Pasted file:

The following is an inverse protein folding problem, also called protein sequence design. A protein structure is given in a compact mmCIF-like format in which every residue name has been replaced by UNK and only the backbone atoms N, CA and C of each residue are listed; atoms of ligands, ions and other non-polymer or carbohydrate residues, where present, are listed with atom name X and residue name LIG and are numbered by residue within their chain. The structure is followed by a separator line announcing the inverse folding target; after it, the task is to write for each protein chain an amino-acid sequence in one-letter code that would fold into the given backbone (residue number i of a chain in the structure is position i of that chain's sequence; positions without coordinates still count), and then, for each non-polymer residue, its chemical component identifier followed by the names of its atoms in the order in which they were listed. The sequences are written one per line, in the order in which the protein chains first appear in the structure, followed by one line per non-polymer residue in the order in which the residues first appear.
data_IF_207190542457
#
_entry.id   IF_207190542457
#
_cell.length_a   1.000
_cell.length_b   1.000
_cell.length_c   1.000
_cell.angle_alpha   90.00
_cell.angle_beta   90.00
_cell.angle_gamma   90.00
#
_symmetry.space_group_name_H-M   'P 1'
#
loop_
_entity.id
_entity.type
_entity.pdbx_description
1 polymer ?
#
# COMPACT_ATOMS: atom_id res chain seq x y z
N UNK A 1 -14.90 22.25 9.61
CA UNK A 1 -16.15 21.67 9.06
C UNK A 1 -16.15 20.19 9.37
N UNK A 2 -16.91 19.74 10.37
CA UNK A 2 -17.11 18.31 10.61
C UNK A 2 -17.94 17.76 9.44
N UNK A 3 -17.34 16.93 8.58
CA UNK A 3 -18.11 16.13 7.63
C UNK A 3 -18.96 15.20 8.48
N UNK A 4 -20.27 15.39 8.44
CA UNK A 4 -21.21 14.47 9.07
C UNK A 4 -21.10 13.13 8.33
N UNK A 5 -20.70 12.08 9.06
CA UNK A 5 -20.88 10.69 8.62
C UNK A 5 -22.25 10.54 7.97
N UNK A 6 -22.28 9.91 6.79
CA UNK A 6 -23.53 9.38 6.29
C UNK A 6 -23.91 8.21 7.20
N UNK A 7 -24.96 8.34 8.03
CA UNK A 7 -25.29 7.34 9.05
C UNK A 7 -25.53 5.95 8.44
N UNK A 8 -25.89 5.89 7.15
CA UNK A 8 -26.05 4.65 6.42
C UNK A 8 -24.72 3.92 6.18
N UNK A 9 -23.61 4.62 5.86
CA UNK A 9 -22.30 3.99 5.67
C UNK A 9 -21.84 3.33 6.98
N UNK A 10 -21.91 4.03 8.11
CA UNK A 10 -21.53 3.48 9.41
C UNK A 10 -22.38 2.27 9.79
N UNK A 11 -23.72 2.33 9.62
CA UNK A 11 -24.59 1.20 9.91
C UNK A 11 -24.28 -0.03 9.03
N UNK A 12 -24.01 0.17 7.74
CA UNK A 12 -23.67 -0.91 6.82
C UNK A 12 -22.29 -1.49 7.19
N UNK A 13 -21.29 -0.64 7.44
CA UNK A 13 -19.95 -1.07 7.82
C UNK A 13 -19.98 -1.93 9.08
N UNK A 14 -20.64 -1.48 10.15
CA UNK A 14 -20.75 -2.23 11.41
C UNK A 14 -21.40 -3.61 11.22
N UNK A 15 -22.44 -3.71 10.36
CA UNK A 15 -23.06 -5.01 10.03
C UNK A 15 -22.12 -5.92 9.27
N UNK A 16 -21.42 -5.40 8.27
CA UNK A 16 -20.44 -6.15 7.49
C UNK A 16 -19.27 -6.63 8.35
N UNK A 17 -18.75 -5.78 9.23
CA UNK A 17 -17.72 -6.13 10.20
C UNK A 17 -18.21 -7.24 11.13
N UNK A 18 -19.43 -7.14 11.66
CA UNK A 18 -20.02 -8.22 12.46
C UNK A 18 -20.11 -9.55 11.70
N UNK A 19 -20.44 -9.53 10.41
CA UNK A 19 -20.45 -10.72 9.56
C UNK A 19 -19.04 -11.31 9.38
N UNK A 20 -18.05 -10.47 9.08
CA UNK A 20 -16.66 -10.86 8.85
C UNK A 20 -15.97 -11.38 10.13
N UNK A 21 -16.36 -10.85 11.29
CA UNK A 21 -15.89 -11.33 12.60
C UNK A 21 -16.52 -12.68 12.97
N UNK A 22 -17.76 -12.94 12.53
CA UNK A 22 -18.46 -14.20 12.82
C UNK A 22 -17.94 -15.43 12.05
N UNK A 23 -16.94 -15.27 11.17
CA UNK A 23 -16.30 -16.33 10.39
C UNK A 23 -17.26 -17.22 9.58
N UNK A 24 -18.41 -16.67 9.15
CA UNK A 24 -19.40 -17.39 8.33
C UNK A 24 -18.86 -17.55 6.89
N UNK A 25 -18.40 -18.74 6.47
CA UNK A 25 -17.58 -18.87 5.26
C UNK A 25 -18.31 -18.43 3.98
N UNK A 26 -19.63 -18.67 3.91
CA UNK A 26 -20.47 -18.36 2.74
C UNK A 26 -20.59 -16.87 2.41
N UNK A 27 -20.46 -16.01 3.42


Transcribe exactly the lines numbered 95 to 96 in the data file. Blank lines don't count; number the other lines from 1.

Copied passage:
CA UNK A 25 -17.58 -18.87 5.26
C UNK A 25 -18.31 -18.43 3.98